Asteroid48 Doris is a large main belt asteroid, and one of two to be spotted on September 19th 1857 by Hermann Goldschmidt.
The Doris after whom the asteroid was named was an Oceanid (a daughter of Oceanus and Tethys). She had one son and fifty daughters, collectively known as the Nereids after their father Nereus. She was Achilles’ grandmother.
Today’s accompanying visual aid shows a rather sour-looking Doris riding a hippocamp (literally “horse monster” in Greek).
Christian Heinrich Friedrich Peters was born in Koldenbüttel (which was in Denmark at the time) on September 19th 1813, and became a big name in asteroid spotting, finding 48 in all, which makes him second in the all-time list of visual asteroid discoveries after Johann Palisa.
Peters was a bit of a radical in his youth, and while living in Italy his attempts to avoid the attentions of the authorities ended up with his fleeing to Turkey, where he made the acquaintance of the American ambassador, and before long found himself across the Atlantic mixing with the Harvard scientific community, and speaking in front of the American Association for the Advancement of Science in Rhode Island.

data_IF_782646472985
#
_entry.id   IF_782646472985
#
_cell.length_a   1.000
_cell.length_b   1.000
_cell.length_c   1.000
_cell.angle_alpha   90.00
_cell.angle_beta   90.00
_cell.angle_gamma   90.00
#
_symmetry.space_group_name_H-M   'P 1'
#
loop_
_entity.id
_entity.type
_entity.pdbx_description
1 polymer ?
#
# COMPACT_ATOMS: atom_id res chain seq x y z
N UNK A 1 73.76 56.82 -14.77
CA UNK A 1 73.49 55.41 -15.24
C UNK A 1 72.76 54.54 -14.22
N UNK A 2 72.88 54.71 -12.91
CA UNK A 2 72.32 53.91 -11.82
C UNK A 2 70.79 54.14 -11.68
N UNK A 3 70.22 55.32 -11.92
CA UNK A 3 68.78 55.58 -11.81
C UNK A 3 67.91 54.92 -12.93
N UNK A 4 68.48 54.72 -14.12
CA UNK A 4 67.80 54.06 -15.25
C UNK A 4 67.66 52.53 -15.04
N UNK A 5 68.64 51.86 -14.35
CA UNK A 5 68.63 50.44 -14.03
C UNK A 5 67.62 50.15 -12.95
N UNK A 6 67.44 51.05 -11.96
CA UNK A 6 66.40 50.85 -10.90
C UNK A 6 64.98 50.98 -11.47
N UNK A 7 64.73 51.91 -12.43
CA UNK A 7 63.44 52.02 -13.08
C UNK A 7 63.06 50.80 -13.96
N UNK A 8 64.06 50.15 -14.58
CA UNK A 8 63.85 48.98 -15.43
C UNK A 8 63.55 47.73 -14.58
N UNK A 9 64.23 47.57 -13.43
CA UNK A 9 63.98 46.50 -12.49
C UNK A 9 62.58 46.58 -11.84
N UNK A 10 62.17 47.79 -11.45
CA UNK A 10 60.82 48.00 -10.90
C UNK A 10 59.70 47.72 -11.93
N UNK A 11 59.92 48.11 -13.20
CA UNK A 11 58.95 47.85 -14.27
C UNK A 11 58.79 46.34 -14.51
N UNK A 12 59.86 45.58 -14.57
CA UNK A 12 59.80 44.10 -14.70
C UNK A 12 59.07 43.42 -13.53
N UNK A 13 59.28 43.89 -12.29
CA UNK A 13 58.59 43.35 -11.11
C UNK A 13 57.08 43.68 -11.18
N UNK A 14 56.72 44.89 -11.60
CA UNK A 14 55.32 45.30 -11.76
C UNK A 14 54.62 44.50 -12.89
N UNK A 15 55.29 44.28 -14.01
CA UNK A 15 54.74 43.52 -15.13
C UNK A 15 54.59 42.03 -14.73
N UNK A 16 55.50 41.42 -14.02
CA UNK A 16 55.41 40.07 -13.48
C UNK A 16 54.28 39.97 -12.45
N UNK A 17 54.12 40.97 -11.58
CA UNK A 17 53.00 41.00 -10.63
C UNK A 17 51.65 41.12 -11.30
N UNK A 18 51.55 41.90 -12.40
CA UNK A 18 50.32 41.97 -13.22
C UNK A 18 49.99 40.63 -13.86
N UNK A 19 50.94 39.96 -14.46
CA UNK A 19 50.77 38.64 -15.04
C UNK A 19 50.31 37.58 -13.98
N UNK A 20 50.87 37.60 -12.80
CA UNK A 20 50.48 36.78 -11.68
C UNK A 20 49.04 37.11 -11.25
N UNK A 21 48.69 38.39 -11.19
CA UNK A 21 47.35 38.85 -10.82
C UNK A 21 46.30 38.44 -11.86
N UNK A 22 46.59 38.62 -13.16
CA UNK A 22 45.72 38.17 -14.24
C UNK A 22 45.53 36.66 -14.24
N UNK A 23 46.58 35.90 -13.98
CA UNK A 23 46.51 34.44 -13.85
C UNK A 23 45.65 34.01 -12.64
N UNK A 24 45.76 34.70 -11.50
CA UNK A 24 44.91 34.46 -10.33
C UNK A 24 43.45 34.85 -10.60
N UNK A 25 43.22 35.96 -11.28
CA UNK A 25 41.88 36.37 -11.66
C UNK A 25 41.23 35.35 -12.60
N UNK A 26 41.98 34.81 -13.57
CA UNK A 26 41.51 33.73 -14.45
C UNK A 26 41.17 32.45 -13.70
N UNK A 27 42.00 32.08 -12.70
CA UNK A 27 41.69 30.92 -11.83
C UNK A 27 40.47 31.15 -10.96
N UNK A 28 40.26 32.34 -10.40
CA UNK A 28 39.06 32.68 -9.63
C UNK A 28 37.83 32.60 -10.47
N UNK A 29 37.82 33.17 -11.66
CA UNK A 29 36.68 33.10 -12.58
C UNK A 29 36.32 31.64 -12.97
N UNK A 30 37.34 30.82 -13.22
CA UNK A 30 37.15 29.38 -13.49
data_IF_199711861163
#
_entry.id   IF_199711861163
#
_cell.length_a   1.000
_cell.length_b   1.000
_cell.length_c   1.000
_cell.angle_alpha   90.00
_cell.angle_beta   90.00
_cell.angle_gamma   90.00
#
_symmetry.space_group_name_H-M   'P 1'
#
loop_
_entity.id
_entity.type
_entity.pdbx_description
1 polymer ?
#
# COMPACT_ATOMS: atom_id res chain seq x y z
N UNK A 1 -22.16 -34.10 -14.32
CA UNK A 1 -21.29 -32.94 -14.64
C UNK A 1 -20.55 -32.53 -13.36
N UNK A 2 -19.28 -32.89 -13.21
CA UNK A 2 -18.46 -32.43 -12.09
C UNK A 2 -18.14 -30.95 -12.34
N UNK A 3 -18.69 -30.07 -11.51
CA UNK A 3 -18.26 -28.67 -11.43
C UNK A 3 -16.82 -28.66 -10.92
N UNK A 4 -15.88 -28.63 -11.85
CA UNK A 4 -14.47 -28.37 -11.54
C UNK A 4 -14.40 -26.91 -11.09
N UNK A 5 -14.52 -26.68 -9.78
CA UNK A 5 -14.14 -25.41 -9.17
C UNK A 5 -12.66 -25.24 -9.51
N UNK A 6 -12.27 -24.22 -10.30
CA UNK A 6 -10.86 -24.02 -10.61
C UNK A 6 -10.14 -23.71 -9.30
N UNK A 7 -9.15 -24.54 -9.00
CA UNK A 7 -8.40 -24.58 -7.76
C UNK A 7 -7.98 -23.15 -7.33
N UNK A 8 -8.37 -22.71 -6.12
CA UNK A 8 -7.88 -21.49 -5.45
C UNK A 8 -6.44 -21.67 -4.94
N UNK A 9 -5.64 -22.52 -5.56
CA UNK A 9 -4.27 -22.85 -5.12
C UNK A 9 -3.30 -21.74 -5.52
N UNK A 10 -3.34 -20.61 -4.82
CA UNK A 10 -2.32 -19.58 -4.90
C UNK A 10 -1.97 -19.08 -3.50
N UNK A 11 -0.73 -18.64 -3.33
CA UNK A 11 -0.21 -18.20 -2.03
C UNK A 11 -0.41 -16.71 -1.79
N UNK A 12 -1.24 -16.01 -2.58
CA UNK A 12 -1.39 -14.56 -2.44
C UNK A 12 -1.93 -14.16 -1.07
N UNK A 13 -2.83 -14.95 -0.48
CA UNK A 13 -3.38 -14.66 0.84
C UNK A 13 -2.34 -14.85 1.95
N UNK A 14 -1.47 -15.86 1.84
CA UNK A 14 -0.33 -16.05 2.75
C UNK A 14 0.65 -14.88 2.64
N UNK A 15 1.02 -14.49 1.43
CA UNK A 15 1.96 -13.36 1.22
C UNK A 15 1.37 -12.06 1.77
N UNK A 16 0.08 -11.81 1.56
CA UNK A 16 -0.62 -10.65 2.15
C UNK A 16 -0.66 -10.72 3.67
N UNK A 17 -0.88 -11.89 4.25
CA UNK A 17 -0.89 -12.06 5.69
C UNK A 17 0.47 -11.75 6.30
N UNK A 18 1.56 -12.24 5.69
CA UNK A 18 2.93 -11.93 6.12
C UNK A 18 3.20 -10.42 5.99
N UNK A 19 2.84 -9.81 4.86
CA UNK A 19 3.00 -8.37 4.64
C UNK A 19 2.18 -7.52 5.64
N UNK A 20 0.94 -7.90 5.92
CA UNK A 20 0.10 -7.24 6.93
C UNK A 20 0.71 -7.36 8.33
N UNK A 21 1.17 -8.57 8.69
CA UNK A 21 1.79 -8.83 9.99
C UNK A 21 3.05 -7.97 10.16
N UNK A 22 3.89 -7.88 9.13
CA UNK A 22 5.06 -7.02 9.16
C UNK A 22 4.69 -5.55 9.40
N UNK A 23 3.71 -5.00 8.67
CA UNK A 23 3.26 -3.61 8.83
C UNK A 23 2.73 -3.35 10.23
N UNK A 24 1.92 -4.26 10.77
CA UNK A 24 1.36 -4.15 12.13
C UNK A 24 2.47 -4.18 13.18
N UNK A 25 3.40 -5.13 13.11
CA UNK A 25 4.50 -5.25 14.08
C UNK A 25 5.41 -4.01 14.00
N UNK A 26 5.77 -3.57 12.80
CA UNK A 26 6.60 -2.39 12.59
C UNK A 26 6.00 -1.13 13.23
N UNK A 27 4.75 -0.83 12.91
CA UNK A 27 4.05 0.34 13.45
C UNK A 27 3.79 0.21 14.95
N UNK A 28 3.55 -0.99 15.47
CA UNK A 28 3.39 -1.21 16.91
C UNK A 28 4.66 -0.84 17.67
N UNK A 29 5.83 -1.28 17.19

Peters settled down at Hamilton College in Clinton, NY, as professor of astronomy, and as we have been hearing in this blog at irregular intervals all year, he made good use of their large 13½ inch refractor, working on sunspots by day and looking for asteroids at night. I’m not sure when he slept.
His work was greatly aided by a supplement added to his rather meagre salary by a local businessman, who had the college observatory re-named after himself in return (to the Litchfield Observatory).
Peters discovered his last asteroid, 287 Nephthys, at the age of 76, less than a year before his death. He died on his way to the observatory, on July 19th 1890.